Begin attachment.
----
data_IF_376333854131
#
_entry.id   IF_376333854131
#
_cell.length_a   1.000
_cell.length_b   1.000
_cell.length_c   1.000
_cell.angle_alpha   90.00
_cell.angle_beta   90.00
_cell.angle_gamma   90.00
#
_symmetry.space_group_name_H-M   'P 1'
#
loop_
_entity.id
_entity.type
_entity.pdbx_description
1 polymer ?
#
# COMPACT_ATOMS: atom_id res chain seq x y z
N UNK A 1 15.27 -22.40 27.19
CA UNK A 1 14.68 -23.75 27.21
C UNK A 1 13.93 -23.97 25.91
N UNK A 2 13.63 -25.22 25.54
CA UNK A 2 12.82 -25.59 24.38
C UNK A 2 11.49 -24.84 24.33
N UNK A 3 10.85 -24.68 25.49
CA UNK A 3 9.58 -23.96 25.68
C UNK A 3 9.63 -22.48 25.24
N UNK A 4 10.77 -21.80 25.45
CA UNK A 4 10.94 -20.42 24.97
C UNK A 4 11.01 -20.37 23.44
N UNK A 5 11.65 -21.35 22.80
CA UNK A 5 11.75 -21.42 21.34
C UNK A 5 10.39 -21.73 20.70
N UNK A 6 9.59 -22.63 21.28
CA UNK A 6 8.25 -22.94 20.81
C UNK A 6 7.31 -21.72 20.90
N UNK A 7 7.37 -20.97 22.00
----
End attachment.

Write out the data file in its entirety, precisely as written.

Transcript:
data_IF_376333854131
#
_entry.id   IF_376333854131
#
_cell.length_a   1.000
_cell.length_b   1.000
_cell.length_c   1.000
_cell.angle_alpha   90.00
_cell.angle_beta   90.00
_cell.angle_gamma   90.00
#
_symmetry.space_group_name_H-M   'P 1'
#
loop_
_entity.id
_entity.type
_entity.pdbx_description
1 polymer ?
#
# COMPACT_ATOMS: atom_id res chain seq x y z
N UNK A 1 15.27 -22.40 27.19
CA UNK A 1 14.68 -23.75 27.21
C UNK A 1 13.93 -23.97 25.91
N UNK A 2 13.63 -25.22 25.54
CA UNK A 2 12.82 -25.59 24.38
C UNK A 2 11.49 -24.84 24.33
N UNK A 3 10.85 -24.68 25.49
CA UNK A 3 9.58 -23.96 25.68
C UNK A 3 9.63 -22.48 25.24
N UNK A 4 10.77 -21.80 25.45
CA UNK A 4 10.94 -20.42 24.97
C UNK A 4 11.01 -20.37 23.44
N UNK A 5 11.65 -21.35 22.80
CA UNK A 5 11.75 -21.42 21.34
C UNK A 5 10.39 -21.73 20.70
N UNK A 6 9.59 -22.63 21.28
CA UNK A 6 8.25 -22.94 20.81
C UNK A 6 7.31 -21.72 20.90
N UNK A 7 7.37 -20.97 22.00